Adelaide History, Australia
Before the European settlers arrived, the Adelaide area was earlier inhabited by the native Kaurna Aboriginal tribe. Their territory ranged from Cape Jervis to Port Wakefield. The Kaurna had a nomadic life and lived in large family groups.
Adelaide was established as a new British province on December, 1836 by Colonel William Light, South Australia’s first Surveyor-General. It was named in honor of Queen Adelaide, a consort of King William IV.
Colonel Light chose the city’s location near the River Torrens and made its detailed plan and design. He surveyed and laid out the capital’s framework, wide boulevards, huge public squares and surrounding parklands, all fitted to accommodate the future growth of the city. They called his ingenuity, ‘Light’s Vision’. What also made Adelaide different from other British colonies is its status as a planned colony for freely-settled migrants, with a promise of civil and religious freedom. It neither shares in the history of convict settlements in Australia.
Challenges of Leadership and Economy
Adelaide’s stability, however, was challenged by economic uncertainties and ineffectual leadership.
South Australia’s first governor, Hindmarsh had frequent clashes with Col. Light as the colonel surveyed and prepared to sell a rural section of Adelaide to colonists.
In the year 1838, the city’s economy started to flourish with the arrival of livestock from the New South Wales and Tasmanian area. The wool industry served to support the early city’s economy. At the same period, Col. Light’s survey was completed and land was then sold to colonists. Wheat farms also thrived in the surrounding areas.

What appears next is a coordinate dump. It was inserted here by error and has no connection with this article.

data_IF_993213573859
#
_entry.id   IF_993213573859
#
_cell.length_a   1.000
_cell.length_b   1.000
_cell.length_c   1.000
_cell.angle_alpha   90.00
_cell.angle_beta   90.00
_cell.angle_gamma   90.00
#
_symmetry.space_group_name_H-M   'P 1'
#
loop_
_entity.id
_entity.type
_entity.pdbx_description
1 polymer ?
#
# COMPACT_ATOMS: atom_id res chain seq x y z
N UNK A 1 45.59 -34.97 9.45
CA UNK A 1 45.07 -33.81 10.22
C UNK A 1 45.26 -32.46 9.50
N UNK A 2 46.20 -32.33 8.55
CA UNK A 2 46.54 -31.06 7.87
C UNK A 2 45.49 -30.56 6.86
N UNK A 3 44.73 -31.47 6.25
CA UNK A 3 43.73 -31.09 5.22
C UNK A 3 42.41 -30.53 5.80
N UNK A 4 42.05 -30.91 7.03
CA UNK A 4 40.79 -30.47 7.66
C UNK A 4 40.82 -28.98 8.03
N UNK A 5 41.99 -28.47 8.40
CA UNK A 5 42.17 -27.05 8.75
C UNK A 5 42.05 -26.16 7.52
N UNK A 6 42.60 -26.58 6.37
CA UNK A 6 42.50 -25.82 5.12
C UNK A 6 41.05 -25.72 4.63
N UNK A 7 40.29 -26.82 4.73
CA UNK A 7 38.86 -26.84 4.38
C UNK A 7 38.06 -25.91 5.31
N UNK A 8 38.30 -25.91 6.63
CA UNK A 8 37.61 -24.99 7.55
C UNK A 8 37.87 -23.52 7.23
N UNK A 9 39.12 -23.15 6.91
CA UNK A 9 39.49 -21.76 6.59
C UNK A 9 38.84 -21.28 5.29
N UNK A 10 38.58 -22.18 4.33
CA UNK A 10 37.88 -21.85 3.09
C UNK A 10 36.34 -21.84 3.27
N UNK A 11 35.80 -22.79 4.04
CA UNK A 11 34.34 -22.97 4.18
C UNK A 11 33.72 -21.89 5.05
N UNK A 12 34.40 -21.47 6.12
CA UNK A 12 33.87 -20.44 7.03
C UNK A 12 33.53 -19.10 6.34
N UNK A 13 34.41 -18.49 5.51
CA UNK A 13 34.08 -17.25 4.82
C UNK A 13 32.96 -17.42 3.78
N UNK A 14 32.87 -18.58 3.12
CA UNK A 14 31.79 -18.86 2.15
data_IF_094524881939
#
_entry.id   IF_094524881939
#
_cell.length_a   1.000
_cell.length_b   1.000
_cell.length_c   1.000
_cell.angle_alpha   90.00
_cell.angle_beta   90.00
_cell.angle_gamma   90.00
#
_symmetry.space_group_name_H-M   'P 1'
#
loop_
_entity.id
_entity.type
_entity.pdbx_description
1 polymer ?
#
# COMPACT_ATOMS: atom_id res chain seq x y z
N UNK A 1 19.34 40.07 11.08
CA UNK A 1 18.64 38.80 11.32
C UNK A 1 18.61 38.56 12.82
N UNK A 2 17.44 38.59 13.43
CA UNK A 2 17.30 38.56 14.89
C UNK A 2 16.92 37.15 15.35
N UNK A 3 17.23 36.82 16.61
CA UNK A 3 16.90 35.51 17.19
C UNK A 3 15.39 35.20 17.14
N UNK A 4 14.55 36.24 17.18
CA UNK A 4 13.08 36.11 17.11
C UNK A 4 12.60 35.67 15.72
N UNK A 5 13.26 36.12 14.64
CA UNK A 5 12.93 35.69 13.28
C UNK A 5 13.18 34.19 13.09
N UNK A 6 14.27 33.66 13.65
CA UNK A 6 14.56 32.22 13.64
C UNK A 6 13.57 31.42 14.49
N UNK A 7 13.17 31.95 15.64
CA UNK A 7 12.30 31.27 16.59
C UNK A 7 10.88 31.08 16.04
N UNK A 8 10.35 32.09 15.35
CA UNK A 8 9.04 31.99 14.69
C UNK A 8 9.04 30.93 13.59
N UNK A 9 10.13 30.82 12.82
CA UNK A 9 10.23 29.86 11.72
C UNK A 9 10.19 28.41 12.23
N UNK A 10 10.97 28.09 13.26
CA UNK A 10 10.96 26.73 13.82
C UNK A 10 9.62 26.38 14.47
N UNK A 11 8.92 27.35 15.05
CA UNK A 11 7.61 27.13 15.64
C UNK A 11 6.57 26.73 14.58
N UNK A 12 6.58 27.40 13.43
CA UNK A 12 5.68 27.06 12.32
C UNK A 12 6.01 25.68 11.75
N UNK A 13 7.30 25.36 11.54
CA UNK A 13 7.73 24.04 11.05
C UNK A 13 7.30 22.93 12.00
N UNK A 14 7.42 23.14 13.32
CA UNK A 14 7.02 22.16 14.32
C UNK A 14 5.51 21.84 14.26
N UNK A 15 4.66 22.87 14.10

Governor Gawler took over the governorship in 1838 and made contributions by constructing important government and public structures and housing for public officials. Though Adelaide was economically stable at this period, the building of these government structures came with a heavy cost. The colony became greatly in debt and relied heavily on assistance from London.
Governor Grey replaced the former governor and started to slash on public expenditures, hoping for a recovery. But the impact at that time was already great and ways to salvage the city’s economy remained insignificant.
The mining and agriculture industry and the discovery of silver in Glen Osmond somehow aided Adelaide’s commercial development. The city exported produce like meat, wool, wine, fruits and wheat products at the end of Grey’s term in 1845.
In the year 1853, trade links between Australian states were set up and Francis Cadell successfully navigated the Murray River with an iron steamboat. Three years later, South Australia became a self-governing colony as a new constitution was ratified by the British parliament. A bicameral parliament was elected on March 9th the following year.
While all seemed to go well, Australia was hit by a severe economic depression in 1890. Demographically and financially, the states were in a downward spiral. Drought and poor harvest of the previous years added to the difficulty. Adelaide at this point was not as severely hit as discoveries of silver and lead backed up some relief. The wine and copper industry also aided support.
Adelaide continued to enjoy a booming economy after World War I. But the return of droughts continued to be a challenge. The city entered into the 1930’s depression and again recovered through the efforts of a strong base of government leadership.
The World War II brought about new areas of business for industrialization under Playford. They promoted the city as a secure location for manufacturing businesses. Manufacturing magnates like General Motors Holden and Chrysler made use of wartime munitions factories to manufacture electrical goods.
The 1970’s era was a time of ‘cultural revival’ in Adelaide as the Dunstan Government established several social reforms. The city also became a center of the arts.
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